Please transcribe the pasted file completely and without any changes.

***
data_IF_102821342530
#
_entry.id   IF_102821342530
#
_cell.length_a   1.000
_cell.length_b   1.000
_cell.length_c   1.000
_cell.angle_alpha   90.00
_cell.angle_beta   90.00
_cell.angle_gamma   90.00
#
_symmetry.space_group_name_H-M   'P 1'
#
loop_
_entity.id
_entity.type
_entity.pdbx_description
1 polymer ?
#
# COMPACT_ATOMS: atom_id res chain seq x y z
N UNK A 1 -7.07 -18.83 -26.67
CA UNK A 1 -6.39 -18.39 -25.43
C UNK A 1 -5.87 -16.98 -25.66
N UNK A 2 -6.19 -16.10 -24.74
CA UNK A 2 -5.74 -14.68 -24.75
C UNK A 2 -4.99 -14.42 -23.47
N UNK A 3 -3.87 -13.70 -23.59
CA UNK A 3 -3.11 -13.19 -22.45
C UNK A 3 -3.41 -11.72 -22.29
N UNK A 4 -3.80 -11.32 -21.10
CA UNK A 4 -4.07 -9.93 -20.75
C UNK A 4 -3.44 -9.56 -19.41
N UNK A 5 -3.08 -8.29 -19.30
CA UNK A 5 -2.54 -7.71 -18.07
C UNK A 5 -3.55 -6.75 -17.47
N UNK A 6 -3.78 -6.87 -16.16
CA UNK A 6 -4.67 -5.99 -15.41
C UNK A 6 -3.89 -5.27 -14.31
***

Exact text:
data_IF_102821342530
#
_entry.id   IF_102821342530
#
_cell.length_a   1.000
_cell.length_b   1.000
_cell.length_c   1.000
_cell.angle_alpha   90.00
_cell.angle_beta   90.00
_cell.angle_gamma   90.00
#
_symmetry.space_group_name_H-M   'P 1'
#
loop_
_entity.id
_entity.type
_entity.pdbx_description
1 polymer ?
#
# COMPACT_ATOMS: atom_id res chain seq x y z
N UNK A 1 -7.07 -18.83 -26.67
CA UNK A 1 -6.39 -18.39 -25.43
C UNK A 1 -5.87 -16.98 -25.66
N UNK A 2 -6.19 -16.10 -24.74
CA UNK A 2 -5.74 -14.68 -24.75
C UNK A 2 -4.99 -14.42 -23.47
N UNK A 3 -3.87 -13.70 -23.59
CA UNK A 3 -3.11 -13.19 -22.45
C UNK A 3 -3.41 -11.72 -22.29
N UNK A 4 -3.80 -11.32 -21.10
CA UNK A 4 -4.07 -9.93 -20.75
C UNK A 4 -3.44 -9.56 -19.41
N UNK A 5 -3.08 -8.29 -19.30
CA UNK A 5 -2.54 -7.71 -18.07
C UNK A 5 -3.55 -6.75 -17.47
N UNK A 6 -3.78 -6.87 -16.16
CA UNK A 6 -4.67 -5.99 -15.41
C UNK A 6 -3.89 -5.27 -14.31